• President Bush was driven by a visceral hatred of Saddam Hussein, which he privately demonstrated in expletive-laden tirades against the Iraqi dictator. In May 2002--months before he asked Congress for authority to attack Saddam--Bush bluntly revealed his ultimate game plan in a candid moment with two aides. When told that reporter Helen Thomas was questioning the need to oust Saddam by force, Bush snapped: “Did you tell her I intend to kick his sorry mother fucking ass all over the Mideast?” In a meeting with congressional leaders, the President angrily thrust his middle finger inches in front of the face of Senator Tom Daschle to illustrate Saddam’s attitude toward the United States.Yet again, we see evidence of Bush’s arrogance, peevishness, and lack of curiosity about the evidence motivating some of his most critical decisions in the lead-up to the Iraq invasion. But at least we’re spared any more mentions of his fondness for farting in front of new aides to get a laugh.
• When Bush was first briefed that no WMDs had been found in Iraq, he was totally unfazed and asked few questions. “I’m not sure I’ve spoken to anyone at that level who seemed less inquisitive,” the briefer told the authors.
• After the [Iraq] invasion [in March 2003], Dick Cheney’s aides desperately sifted through raw intelligence nuggets in search of any evidence that would justify the war. On one occasion they sent the WMD hunters in Iraq a satellite photo that they suspected showed a hiding place for WMDs. But it was only an overhead photo of a watering hole for cows.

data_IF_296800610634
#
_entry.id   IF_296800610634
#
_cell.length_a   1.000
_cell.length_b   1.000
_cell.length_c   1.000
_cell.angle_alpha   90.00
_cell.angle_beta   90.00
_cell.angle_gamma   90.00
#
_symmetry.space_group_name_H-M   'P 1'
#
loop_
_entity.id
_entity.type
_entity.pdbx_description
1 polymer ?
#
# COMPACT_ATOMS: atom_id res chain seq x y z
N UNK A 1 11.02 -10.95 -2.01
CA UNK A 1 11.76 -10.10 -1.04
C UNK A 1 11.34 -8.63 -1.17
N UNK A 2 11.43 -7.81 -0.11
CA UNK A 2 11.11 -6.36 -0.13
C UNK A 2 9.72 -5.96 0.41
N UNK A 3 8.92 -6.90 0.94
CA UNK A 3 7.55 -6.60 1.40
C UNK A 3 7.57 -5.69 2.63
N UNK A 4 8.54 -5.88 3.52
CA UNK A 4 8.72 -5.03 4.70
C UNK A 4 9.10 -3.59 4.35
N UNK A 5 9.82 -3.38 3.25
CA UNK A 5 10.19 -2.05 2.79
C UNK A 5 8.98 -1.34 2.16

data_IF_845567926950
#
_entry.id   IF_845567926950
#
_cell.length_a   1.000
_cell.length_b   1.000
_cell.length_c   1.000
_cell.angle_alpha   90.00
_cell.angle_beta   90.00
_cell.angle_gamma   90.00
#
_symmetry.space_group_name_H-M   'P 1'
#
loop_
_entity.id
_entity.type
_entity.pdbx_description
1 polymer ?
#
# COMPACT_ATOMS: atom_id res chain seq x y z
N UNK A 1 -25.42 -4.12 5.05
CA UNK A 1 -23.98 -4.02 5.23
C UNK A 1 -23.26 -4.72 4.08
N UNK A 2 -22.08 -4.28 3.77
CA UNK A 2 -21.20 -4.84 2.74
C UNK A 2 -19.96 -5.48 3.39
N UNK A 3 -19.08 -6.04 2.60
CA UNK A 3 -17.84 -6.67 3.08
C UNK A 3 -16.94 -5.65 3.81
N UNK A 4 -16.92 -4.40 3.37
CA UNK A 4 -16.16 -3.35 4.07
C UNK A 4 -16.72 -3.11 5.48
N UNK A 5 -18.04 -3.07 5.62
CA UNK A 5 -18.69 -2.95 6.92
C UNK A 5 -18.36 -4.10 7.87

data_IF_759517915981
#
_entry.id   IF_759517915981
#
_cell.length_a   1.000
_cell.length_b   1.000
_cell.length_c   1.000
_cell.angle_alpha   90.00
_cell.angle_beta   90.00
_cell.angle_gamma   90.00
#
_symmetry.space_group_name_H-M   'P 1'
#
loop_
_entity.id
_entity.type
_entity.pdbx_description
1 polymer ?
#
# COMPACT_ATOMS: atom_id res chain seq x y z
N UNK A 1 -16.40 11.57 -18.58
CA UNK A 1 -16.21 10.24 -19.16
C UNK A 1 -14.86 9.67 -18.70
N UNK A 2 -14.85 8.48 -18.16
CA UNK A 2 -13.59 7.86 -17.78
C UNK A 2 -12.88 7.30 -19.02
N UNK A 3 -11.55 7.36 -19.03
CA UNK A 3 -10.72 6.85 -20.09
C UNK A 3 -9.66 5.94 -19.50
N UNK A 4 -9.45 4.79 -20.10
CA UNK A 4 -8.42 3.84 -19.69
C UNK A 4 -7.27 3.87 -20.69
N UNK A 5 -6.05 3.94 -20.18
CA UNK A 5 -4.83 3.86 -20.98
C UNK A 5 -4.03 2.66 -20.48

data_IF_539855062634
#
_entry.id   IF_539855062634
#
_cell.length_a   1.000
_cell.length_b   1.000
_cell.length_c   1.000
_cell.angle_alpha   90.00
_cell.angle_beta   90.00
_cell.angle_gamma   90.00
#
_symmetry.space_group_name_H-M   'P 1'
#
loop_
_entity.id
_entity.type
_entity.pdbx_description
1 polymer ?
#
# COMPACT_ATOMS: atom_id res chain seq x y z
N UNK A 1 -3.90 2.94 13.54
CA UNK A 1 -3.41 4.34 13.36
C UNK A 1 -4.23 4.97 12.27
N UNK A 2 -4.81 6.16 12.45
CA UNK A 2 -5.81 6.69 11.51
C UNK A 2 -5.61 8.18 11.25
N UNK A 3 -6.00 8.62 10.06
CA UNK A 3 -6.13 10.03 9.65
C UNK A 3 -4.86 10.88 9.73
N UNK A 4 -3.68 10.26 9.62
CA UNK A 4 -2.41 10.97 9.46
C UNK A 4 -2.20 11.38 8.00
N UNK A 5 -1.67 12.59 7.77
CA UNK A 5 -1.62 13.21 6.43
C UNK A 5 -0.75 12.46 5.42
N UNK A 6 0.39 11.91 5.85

• Many of the White House’s most dramatic claims about the threat posed by weapons of mass destruction were repeatedly questioned by senior members of the U.S. intelligence community-but these dissents and views were suppressed or ignored by the White House. Admiral Thomas Wilson, the director of the Defense Intelligence Agency until May 2002, is quoted in the book as casting doubt on virtually the entire White House case for an invasion of Iraq. “I didn’t really think [Iraq] had a nuclear program,” retired Admiral Wilson told the authors. “I didn’t think [Saddam and Iraq] were an immediate threat on WMD.”
• Congressional leaders on both sides of the aisle seriously doubted the case for war--and questioned the top-secret briefings they received directly from Cheney. One senior Republican, House Majority Leader Dick Armey, warned the President in a September 2002 meeting that Bush would be stuck in a “quagmire” if he invaded Iraq. But Armey and others were afraid for political reasons to challenge the White House on the prewar intelligence.
The whole Raw Story piece can be found here.
None of Hubris’ revelations are likely to improve the public’s mood about the White House’s handling of the Iraq war, or Bush’s role in that failed, deadly, and budget-busting campaign. A new CNN poll already shows that Republicans are likely to pay--and pay hard--in this November’s midterm elections for their willingness to follow in lockstep behind the prez.